here at Texas A&M. Many believe these
recruits come to this University because
of coach Metcalf.
Although anyone who read the article
about freshman Doug Lee in The Batta
lion a few weeks ago realizes that players
such as Lee come here because they know
their chances of playing extensively as
freshmen are much greater here than at
basketball powerhouses. Take the case of
Jimmie Gilbert, who was recruited by two
1982 final-four teams, Houston and
Georgetown. Some say he came to A&M
because of coach Metcalf. Or was it be
cause he didn’t want to play back-up cen
ter for three years behind Olajuwon and
Ewing of Houston and Georgetown re
spectively? And what happens to these
great recruits of Shelby Metcalf? Ask
Rudy Woods.
A possible alternative to Metcalf would
be the coach of the Lamar Cardinals, who
consistantly wins 20 or more games a year
and attends the NCAA post-season tour
ney with smaller less talented players
than TAMU. So it would appear that the
Texas A&M ‘sixth man’ must be content
to watch Houston and Arkansas play on
TV for at least three more years. Thanks
starting at 5 p.m. when I was taking an
exam in the Academic Building, my con
centration was broken several times by
companies of Corps members who were
(loudly) singing their jodies as they were
passing by. My performance on the ex
amination was definitely adversely
affected by the recurring disturbance
they created. I do not mean to imply that
the Corps should not go on runs at all but
this is a big campus and if the members of
the Corps must sing their jodies there is
no need to run past buildings where ex
ams are possibly being given.
I’m sure I’m not the only one who was
disturbed during the exam. Disturbing
classes and exams is not the only problem
that Corps runs present to non-regs. Last
semester, a fairly large traffic backup was
caused on a Houston street when drivers
were forced to wait while sevei 1 ^" " '
of Cadets crossed. Sudi
panics v,. cm
show a disregard for the impoit^L ver j 1(
other people’s time and thebiisiif| sm j s ” j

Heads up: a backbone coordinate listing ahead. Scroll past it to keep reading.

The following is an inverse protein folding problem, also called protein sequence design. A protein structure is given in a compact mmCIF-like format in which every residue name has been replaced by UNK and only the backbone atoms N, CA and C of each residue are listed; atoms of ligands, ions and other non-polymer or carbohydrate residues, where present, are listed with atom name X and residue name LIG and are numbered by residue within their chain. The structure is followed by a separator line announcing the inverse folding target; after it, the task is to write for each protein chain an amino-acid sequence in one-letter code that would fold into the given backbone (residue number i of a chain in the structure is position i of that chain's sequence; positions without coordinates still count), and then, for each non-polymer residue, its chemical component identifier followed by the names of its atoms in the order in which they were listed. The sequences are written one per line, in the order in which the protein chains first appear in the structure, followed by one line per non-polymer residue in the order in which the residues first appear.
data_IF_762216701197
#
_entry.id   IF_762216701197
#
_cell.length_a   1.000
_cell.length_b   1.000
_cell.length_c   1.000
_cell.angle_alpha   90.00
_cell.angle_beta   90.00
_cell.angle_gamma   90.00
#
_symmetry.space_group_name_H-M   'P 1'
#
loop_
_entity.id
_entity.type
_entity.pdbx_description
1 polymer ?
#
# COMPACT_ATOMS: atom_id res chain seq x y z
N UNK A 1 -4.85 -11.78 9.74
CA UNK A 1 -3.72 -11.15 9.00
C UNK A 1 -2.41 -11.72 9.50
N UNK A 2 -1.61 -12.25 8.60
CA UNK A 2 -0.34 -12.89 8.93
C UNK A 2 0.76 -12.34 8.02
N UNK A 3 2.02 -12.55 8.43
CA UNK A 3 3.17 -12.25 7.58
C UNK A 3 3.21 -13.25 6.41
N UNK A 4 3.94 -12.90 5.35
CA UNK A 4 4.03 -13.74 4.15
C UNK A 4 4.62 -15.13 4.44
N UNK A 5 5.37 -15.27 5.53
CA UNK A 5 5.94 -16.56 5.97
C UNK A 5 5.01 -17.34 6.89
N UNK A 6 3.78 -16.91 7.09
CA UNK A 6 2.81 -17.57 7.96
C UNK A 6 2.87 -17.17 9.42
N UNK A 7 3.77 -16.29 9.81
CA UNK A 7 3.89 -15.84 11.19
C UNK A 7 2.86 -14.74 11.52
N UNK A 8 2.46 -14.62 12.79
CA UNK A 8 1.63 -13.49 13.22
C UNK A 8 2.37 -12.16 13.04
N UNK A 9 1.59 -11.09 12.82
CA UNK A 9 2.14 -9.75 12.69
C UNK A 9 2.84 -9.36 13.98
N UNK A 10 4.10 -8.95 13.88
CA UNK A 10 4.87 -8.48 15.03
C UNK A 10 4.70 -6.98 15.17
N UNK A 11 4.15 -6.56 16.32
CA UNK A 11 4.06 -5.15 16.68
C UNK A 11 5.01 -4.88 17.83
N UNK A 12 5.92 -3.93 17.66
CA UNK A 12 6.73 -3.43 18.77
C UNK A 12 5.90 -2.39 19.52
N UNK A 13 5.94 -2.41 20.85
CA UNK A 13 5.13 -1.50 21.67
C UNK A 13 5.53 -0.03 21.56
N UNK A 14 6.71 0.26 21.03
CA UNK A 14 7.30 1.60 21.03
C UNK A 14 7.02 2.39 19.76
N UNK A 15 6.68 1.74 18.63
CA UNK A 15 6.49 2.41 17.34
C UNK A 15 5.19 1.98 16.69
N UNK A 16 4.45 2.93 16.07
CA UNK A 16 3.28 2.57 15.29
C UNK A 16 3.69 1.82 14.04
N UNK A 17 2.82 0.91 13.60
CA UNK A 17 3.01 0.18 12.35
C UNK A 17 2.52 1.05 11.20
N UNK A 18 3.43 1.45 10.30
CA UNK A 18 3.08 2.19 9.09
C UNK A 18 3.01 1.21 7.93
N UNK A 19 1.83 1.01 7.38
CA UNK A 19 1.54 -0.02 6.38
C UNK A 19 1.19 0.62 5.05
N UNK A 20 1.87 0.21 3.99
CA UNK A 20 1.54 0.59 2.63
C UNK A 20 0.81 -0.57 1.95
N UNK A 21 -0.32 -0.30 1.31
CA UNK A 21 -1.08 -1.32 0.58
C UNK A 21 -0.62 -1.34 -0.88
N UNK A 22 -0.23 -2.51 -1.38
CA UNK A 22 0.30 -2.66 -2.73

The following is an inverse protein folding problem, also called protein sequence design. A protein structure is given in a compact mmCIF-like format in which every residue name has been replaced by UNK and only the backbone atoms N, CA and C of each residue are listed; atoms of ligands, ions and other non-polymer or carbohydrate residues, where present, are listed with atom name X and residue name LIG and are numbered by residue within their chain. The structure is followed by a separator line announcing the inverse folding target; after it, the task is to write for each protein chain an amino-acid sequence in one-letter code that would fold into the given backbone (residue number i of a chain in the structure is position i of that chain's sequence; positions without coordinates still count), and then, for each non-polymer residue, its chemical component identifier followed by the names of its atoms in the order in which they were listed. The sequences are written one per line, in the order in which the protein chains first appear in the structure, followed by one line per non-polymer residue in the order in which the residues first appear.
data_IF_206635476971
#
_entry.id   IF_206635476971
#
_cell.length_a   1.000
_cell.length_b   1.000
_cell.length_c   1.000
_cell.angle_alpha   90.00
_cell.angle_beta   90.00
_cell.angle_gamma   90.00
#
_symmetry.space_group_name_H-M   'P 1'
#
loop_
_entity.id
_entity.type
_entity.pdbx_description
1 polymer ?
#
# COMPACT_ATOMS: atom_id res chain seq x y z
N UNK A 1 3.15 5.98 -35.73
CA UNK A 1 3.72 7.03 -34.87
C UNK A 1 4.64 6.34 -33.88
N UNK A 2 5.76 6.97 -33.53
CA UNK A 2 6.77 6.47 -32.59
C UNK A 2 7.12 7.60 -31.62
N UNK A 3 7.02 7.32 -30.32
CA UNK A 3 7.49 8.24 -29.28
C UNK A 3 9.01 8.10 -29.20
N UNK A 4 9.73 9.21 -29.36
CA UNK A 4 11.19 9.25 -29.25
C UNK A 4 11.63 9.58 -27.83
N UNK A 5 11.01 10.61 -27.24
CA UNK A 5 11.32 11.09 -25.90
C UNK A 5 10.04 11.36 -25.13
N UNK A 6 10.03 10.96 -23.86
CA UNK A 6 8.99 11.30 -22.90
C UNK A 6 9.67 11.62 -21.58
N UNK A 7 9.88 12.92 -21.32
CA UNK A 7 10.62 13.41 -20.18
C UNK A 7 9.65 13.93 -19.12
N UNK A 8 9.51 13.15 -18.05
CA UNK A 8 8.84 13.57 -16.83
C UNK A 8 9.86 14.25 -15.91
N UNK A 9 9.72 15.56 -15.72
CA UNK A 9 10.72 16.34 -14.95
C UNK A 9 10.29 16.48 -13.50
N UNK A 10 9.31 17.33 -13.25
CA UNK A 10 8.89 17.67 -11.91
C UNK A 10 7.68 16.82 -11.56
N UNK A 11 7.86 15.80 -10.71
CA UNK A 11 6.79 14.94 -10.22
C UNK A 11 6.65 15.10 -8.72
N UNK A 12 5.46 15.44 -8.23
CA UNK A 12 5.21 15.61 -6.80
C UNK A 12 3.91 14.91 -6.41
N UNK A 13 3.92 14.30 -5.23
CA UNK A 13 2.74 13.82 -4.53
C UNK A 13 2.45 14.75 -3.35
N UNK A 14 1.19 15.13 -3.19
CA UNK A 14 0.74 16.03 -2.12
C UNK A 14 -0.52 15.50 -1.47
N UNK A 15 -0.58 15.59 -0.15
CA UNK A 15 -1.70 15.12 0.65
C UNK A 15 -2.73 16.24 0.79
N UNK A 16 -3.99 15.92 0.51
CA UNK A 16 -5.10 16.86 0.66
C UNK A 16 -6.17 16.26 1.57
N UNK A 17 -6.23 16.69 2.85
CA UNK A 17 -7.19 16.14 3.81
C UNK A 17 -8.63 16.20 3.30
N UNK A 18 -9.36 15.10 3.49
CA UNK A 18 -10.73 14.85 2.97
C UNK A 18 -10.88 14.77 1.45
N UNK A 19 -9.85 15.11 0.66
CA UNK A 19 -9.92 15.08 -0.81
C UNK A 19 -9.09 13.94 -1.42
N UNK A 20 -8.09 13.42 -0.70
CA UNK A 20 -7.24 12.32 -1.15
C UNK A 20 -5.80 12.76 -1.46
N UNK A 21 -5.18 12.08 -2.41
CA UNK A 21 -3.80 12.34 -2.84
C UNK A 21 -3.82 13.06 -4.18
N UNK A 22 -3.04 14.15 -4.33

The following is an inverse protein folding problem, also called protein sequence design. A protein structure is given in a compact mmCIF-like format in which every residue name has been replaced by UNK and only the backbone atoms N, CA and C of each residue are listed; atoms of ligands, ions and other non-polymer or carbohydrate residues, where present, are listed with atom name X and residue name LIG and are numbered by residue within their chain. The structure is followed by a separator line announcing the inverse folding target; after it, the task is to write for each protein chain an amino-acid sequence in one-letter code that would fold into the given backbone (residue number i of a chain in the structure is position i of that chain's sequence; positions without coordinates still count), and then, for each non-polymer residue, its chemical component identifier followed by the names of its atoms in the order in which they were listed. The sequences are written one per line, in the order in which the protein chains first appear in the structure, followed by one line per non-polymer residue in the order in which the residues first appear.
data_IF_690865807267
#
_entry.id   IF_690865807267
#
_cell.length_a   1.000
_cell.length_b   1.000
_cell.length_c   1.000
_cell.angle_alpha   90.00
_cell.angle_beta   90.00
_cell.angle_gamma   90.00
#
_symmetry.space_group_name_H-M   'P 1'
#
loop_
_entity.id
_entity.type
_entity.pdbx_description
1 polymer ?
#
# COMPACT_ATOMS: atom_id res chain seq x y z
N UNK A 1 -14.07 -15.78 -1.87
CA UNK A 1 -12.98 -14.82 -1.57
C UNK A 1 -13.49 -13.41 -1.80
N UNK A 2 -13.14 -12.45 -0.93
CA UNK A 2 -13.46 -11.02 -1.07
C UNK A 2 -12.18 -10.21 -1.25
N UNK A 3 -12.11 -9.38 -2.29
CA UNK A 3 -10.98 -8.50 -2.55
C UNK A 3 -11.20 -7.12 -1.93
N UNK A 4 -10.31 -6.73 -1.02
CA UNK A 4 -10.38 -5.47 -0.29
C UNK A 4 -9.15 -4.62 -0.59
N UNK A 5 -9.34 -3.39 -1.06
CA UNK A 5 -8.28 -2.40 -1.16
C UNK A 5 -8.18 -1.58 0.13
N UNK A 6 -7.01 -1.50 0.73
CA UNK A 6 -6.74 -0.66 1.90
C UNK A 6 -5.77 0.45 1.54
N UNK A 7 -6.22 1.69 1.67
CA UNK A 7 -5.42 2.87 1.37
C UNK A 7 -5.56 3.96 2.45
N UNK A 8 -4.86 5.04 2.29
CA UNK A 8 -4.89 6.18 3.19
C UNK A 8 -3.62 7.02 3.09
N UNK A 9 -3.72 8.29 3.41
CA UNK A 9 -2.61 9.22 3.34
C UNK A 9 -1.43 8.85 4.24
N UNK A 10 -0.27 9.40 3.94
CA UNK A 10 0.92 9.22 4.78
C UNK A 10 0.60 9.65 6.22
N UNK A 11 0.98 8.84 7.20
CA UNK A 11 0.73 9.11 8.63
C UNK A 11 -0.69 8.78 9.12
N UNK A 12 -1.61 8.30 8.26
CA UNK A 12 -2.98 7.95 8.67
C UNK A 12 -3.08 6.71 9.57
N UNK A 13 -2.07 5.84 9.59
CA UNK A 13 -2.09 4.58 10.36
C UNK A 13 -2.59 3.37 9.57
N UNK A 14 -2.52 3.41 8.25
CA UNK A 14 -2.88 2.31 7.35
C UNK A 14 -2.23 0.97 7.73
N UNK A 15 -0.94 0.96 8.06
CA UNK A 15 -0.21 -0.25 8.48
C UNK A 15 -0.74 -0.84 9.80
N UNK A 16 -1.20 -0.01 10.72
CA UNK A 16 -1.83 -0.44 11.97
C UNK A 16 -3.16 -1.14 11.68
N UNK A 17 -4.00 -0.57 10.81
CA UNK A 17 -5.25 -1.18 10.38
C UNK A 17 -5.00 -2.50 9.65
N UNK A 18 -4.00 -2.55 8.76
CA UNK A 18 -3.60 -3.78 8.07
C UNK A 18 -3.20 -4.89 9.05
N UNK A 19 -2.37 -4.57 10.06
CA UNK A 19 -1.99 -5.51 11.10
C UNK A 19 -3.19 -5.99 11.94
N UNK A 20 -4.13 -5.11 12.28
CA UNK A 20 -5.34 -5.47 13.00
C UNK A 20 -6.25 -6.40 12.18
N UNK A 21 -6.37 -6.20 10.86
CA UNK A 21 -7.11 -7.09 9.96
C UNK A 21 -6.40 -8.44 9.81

traffic backup could have been%t isn’t th
by using a little more thoughtiilfor them
nating the run and staggeringi 1 The grc
at which the individual compaJ e |reedo
sed the street. Inked St;
ny phot
Again, let me emphasize thatirl^^J
saying that the Corps shouldnotw checkei
only saying that if the member;£,<1^ a u
Corps wish to maintain their tken froi
level of esteem among non-redhilegrou
must make an effort to be moreco| Bible to
ate when organizing Corps activitiP (m ed to
might interfere with non-regactif^e toi
Marvin K. Miller. etUl '
Jeff Williams
Scott Guppies
Walton Hall
Corps disturbing exams
On the Wednesday before spring break,
USPS 045 360
Member ot
Texas Press Association
Southwest Journalism Conference
The Battalion
Editor Diana Sultenfuss
Managing Editor Gary Barker
Associate Editor Denise Richter
City Editor. Hope E. Paasch
Assistant City Editor Beverly Hamilton
Sports Editor John Wagner
Entertainment Editor Colette Hutchings
Assistant Entertainment Editor. . . . Diane Yount
News Editors Daran Bishop, Brian Boyer,
Jennifer Carr, Elaine Engstrom,
Shelley Hoekstra, Johna Jo Maurer,
Jan Werner, Rebeca Zimmermann
Staff Writers
Melissa Adair, Maureen Carmody,
Frank Christlieb, Connie Edelmon,
Patrice Koranek, John Lopez, Robert
McGlohon, Ann Ramsbottom, Kim
Schmidt, Patti Schwierzke, Kelley
Smith, Angel Stokes, Tracey Taylor,
Joe Tindel, Kathy Wiesepape
Copyeditors JanSwaner,
Chris Thayer
Cartoonist Scott McCullar
Graphic Artists Pam Starasinic
Sergio Galvez Thompson, Fernando
Photographers .... David Fisher, Eric Lee, Irene
Mees, John Makely, William Schulz
.■>1 Mill/.
Editorial Policy
I he B.million is a non-proiil. scIt-supporliiH> new s
paper operated as a eonnnnnih service lnW
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Iters, or of the Hoard ol Regents.
The Battalion also seis es as a labor,thin n
for students in repotting, editing and plintopj
ses w ithin the Department ol Cotninmiirme-
Questions or comments coni erniii/r
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Address all inquiries and (oriespomleiHewf
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261 I